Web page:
OFF DUTY The Veils of Servility

Part of the Edition Voldemeer book series (VOLDEMEER)


There are many ways to wear the veil. Drunk with exhaustion, your eyes could be glazed; next to you, he’s in a stupor, wiped out by what he’s just gone through; she’s been too often demeaned and has invisibilized.


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  1. 01.
    Franz Kafka, “Die Prüfung,” in: Nachgelassene Schriften und Fragmente 2, edited by Jost Schillemeit, Frankfurt am Main: S. Fischer, 1992, 327; “The Test,” in: Description of a Struggle, translated by Tania and James Stern, New York: Schocken Books, 1958, 207.Google Scholar
  2. 02.
    Ibid., 328.Google Scholar
  3. 03.
    Ibid., 208.Google Scholar
  4. 04.
    Ibid., 209.Google Scholar
  5. 05.
    Ibid., 209/329.Google Scholar
  6. 06.
    Ibid., 327.Google Scholar
  7. 07.
    Ibid., 207/327.Google Scholar
  8. 08.
    I have offered a reading of this poem in relation to the problem of noncognition in: Stupidity, Champagne / London: University of Illinois Press, 2002, 7–10.Google Scholar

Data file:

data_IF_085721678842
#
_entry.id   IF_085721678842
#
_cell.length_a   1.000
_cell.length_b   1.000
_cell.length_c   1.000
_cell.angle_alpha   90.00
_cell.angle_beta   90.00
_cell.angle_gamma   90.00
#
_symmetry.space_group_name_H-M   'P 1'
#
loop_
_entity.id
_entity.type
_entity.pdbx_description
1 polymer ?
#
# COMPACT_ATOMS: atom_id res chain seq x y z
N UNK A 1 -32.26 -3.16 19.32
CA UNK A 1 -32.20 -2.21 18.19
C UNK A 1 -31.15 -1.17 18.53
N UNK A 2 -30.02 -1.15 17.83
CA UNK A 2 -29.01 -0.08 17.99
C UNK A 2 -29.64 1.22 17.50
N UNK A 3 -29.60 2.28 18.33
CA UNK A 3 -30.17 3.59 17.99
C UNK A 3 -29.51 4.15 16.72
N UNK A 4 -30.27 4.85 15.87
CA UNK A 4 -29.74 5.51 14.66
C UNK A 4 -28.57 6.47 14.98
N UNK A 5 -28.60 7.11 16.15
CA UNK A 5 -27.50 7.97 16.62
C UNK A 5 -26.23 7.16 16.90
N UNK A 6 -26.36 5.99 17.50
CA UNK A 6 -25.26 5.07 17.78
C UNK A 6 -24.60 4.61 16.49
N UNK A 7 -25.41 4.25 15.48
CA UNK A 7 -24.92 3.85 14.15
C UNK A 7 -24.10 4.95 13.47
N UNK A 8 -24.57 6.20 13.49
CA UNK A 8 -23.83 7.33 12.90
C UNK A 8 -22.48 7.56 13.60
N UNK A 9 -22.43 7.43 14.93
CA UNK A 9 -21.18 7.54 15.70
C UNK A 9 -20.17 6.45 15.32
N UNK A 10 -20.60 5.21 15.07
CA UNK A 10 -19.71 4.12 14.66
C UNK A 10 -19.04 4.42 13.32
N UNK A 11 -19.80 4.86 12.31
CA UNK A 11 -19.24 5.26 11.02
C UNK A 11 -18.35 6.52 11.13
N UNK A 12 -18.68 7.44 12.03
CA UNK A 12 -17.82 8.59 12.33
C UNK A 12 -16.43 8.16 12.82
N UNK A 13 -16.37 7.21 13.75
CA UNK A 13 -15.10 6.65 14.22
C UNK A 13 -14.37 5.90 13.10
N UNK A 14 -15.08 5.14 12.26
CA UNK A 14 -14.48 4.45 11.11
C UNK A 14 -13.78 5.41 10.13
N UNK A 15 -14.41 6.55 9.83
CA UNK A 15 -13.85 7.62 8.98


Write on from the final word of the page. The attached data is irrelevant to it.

9. 09.
    Franz Kafka, Wedding Preparations in the Country and Other Posthumous Writings, with notes by Max Brod, London: Secker and Warburg, 1954, 223. These texts and notes open the dossier on a facet of stupidity that I had not considered before and want to explore here in terms of the largely thematic and conceptual pressures of testing. The reader will forgive me if I have not finished with Stupidity, yes?Google Scholar
  10. 10.
    Ibid., 218.Google Scholar
  11. 11.
  12. 12.
  13. 13.
  14. 14.
  15. 15.
  16. 16.
    Ibid., 219.Google Scholar
  17. 17.
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